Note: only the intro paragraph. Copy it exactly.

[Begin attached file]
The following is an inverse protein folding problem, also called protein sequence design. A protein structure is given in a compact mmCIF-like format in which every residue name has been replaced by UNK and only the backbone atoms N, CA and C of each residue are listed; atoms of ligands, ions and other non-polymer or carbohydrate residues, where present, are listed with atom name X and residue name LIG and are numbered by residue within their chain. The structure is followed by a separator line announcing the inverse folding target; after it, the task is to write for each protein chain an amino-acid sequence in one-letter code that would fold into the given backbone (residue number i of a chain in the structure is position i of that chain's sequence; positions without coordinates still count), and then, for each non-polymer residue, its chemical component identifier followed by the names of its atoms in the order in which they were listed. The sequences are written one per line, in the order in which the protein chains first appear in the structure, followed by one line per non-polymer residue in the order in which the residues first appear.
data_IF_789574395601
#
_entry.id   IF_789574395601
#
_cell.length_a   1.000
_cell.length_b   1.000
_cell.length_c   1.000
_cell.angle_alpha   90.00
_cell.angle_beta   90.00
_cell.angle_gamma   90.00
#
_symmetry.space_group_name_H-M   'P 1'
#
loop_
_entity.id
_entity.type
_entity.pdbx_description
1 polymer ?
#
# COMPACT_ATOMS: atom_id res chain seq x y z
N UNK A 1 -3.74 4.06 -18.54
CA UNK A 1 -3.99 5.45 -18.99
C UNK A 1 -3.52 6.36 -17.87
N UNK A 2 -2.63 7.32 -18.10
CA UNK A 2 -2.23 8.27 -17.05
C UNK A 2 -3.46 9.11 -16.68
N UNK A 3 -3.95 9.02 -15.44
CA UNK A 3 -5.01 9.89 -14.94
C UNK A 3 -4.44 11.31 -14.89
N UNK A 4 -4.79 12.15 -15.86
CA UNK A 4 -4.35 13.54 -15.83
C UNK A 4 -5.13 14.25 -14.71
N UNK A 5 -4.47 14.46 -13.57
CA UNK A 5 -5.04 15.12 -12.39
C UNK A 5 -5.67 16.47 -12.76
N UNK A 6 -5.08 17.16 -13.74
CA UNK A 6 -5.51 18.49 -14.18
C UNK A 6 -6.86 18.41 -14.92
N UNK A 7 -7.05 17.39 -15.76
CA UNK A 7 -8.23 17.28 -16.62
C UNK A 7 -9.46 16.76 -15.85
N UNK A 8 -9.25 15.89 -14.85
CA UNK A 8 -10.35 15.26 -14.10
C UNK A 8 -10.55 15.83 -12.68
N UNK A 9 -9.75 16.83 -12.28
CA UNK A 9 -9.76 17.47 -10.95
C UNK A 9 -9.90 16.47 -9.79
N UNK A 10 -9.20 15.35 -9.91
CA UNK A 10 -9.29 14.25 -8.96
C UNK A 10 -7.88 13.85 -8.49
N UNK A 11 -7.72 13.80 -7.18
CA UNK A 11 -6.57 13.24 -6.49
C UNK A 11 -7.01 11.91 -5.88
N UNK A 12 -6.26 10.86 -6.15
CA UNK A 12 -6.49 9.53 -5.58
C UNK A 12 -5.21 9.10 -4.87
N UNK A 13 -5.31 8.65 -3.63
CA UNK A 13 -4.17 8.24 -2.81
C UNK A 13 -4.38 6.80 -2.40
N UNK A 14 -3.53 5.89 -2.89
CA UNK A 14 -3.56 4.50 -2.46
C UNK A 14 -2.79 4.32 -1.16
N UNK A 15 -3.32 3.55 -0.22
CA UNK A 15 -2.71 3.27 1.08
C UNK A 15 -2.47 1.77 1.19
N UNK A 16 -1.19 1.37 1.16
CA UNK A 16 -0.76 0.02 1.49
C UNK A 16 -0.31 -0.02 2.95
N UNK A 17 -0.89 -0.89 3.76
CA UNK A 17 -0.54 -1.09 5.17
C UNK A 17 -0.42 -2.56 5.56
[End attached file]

The following is an inverse protein folding problem, also called protein sequence design. A protein structure is given in a compact mmCIF-like format in which every residue name has been replaced by UNK and only the backbone atoms N, CA and C of each residue are listed; atoms of ligands, ions and other non-polymer or carbohydrate residues, where present, are listed with atom name X and residue name LIG and are numbered by residue within their chain. The structure is followed by a separator line announcing the inverse folding target; after it, the task is to write for each protein chain an amino-acid sequence in one-letter code that would fold into the given backbone (residue number i of a chain in the structure is position i of that chain's sequence; positions without coordinates still count), and then, for each non-polymer residue, its chemical component identifier followed by the names of its atoms in the order in which they were listed. The sequences are written one per line, in the order in which the protein chains first appear in the structure, followed by one line per non-polymer residue in the order in which the residues first appear.